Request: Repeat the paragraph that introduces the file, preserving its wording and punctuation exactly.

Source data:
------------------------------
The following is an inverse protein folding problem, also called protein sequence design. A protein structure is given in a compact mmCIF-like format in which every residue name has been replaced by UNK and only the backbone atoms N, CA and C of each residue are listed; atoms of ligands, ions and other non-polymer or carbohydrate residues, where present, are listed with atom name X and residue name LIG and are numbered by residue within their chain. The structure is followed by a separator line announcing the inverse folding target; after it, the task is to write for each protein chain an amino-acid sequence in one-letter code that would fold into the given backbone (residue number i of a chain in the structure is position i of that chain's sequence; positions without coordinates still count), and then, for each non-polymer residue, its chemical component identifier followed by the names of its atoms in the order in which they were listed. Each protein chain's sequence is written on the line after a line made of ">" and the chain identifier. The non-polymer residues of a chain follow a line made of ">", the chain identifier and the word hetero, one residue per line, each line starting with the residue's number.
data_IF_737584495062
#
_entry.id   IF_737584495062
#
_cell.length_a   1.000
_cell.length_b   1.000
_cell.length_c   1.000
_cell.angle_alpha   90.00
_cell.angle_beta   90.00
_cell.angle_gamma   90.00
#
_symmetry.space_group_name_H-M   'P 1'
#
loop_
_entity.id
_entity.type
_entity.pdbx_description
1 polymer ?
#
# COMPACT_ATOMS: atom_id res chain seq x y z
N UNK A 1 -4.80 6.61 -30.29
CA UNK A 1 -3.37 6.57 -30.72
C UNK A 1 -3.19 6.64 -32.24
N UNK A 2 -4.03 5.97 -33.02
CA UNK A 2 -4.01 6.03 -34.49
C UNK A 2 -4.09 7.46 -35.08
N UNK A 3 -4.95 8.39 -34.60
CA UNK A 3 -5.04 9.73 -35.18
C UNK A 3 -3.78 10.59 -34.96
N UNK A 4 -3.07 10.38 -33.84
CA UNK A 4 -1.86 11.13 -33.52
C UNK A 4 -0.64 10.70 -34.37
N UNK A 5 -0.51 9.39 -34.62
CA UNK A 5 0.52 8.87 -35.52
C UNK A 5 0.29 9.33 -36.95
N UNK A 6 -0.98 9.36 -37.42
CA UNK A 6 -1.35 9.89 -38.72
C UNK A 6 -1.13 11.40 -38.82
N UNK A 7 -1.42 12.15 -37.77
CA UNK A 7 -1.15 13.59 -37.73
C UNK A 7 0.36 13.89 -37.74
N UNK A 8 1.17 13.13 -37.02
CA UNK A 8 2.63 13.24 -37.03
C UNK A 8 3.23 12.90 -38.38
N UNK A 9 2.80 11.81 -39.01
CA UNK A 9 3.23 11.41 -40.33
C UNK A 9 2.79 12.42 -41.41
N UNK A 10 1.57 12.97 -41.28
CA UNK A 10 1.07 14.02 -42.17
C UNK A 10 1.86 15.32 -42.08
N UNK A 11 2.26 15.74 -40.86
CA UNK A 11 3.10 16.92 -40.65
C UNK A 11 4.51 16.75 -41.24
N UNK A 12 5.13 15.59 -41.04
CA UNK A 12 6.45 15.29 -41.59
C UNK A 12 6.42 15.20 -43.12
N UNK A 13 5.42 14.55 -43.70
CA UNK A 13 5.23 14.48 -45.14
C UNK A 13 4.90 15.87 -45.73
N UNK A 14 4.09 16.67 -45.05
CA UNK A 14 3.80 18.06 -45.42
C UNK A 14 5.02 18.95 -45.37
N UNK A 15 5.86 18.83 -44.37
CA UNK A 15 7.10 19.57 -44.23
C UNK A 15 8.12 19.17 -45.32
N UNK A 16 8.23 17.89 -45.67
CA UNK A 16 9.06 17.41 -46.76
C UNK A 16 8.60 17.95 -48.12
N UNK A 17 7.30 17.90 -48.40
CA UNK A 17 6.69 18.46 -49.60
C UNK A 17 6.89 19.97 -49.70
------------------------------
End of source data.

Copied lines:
The following is an inverse protein folding problem, also called protein sequence design. A protein structure is given in a compact mmCIF-like format in which every residue name has been replaced by UNK and only the backbone atoms N, CA and C of each residue are listed; atoms of ligands, ions and other non-polymer or carbohydrate residues, where present, are listed with atom name X and residue name LIG and are numbered by residue within their chain. The structure is followed by a separator line announcing the inverse folding target; after it, the task is to write for each protein chain an amino-acid sequence in one-letter code that would fold into the given backbone (residue number i of a chain in the structure is position i of that chain's sequence; positions without coordinates still count), and then, for each non-polymer residue, its chemical component identifier followed by the names of its atoms in the order in which they were listed. Each protein chain's sequence is written on the line after a line made of ">" and the chain identifier. The non-polymer residues of a chain follow a line made of ">", the chain identifier and the word hetero, one residue per line, each line starting with the residue's number.